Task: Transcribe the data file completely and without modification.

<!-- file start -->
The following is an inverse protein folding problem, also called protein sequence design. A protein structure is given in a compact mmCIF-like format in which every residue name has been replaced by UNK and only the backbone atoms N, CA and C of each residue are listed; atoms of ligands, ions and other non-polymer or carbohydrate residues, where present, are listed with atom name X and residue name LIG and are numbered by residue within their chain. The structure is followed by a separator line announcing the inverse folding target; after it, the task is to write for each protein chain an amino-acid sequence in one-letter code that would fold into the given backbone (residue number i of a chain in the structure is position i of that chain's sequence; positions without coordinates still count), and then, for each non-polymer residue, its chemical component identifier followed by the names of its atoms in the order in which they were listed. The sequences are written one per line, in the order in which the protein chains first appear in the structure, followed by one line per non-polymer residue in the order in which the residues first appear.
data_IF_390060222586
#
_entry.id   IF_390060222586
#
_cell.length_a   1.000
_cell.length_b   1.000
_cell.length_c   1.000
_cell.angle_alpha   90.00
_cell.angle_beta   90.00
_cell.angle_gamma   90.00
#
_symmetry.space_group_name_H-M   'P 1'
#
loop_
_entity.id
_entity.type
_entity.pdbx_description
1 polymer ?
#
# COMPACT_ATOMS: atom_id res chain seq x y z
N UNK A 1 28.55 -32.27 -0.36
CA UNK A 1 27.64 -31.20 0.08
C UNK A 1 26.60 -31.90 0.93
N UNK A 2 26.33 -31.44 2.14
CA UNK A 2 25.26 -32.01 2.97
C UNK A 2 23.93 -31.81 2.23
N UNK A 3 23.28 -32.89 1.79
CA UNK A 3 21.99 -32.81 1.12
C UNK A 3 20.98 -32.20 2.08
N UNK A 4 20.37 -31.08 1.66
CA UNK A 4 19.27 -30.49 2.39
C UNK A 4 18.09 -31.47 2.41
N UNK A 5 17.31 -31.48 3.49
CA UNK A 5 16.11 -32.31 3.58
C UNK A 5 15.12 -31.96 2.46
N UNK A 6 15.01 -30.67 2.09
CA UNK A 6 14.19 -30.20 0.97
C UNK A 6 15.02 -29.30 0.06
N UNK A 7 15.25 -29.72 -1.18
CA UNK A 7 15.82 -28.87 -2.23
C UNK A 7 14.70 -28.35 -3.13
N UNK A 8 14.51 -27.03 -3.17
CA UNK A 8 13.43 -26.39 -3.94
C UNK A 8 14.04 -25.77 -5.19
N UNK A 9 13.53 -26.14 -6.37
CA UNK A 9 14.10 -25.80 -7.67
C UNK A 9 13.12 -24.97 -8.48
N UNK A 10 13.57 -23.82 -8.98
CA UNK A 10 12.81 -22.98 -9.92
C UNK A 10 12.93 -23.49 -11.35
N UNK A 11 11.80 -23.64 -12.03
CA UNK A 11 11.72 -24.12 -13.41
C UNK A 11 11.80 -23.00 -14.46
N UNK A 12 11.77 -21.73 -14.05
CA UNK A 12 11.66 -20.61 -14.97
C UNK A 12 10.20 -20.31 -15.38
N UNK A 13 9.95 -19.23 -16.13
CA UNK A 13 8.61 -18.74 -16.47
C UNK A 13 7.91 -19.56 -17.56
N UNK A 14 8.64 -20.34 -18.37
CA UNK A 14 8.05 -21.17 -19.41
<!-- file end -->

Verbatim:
The following is an inverse protein folding problem, also called protein sequence design. A protein structure is given in a compact mmCIF-like format in which every residue name has been replaced by UNK and only the backbone atoms N, CA and C of each residue are listed; atoms of ligands, ions and other non-polymer or carbohydrate residues, where present, are listed with atom name X and residue name LIG and are numbered by residue within their chain. The structure is followed by a separator line announcing the inverse folding target; after it, the task is to write for each protein chain an amino-acid sequence in one-letter code that would fold into the given backbone (residue number i of a chain in the structure is position i of that chain's sequence; positions without coordinates still count), and then, for each non-polymer residue, its chemical component identifier followed by the names of its atoms in the order in which they were listed. The sequences are written one per line, in the order in which the protein chains first appear in the structure, followed by one line per non-polymer residue in the order in which the residues first appear.
data_IF_390060222586
#
_entry.id   IF_390060222586
#
_cell.length_a   1.000
_cell.length_b   1.000
_cell.length_c   1.000
_cell.angle_alpha   90.00
_cell.angle_beta   90.00
_cell.angle_gamma   90.00
#
_symmetry.space_group_name_H-M   'P 1'
#
loop_
_entity.id
_entity.type
_entity.pdbx_description
1 polymer ?
#
# COMPACT_ATOMS: atom_id res chain seq x y z
N UNK A 1 28.55 -32.27 -0.36
CA UNK A 1 27.64 -31.20 0.08
C UNK A 1 26.60 -31.90 0.93
N UNK A 2 26.33 -31.44 2.14
CA UNK A 2 25.26 -32.01 2.97
C UNK A 2 23.93 -31.81 2.23
N UNK A 3 23.28 -32.89 1.79
CA UNK A 3 21.99 -32.81 1.12
C UNK A 3 20.98 -32.20 2.08
N UNK A 4 20.37 -31.08 1.66
CA UNK A 4 19.27 -30.49 2.39
C UNK A 4 18.09 -31.47 2.41
N UNK A 5 17.31 -31.48 3.49
CA UNK A 5 16.11 -32.31 3.58
C UNK A 5 15.12 -31.96 2.46
N UNK A 6 15.01 -30.67 2.09
CA UNK A 6 14.19 -30.20 0.97
C UNK A 6 15.02 -29.30 0.06
N UNK A 7 15.25 -29.72 -1.18
CA UNK A 7 15.82 -28.87 -2.23
C UNK A 7 14.70 -28.35 -3.13
N UNK A 8 14.51 -27.03 -3.17
CA UNK A 8 13.43 -26.39 -3.94
C UNK A 8 14.04 -25.77 -5.19
N UNK A 9 13.53 -26.14 -6.37
CA UNK A 9 14.10 -25.80 -7.67
C UNK A 9 13.12 -24.97 -8.48
N UNK A 10 13.57 -23.82 -8.98
CA UNK A 10 12.81 -22.98 -9.92
C UNK A 10 12.93 -23.49 -11.35
N UNK A 11 11.80 -23.64 -12.03
CA UNK A 11 11.72 -24.12 -13.41
C UNK A 11 11.80 -23.00 -14.46
N UNK A 12 11.77 -21.73 -14.05
CA UNK A 12 11.66 -20.61 -14.97
C UNK A 12 10.20 -20.31 -15.38
N UNK A 13 9.95 -19.23 -16.13
CA UNK A 13 8.61 -18.74 -16.47
C UNK A 13 7.91 -19.56 -17.56
N UNK A 14 8.64 -20.34 -18.37
CA UNK A 14 8.05 -21.17 -19.41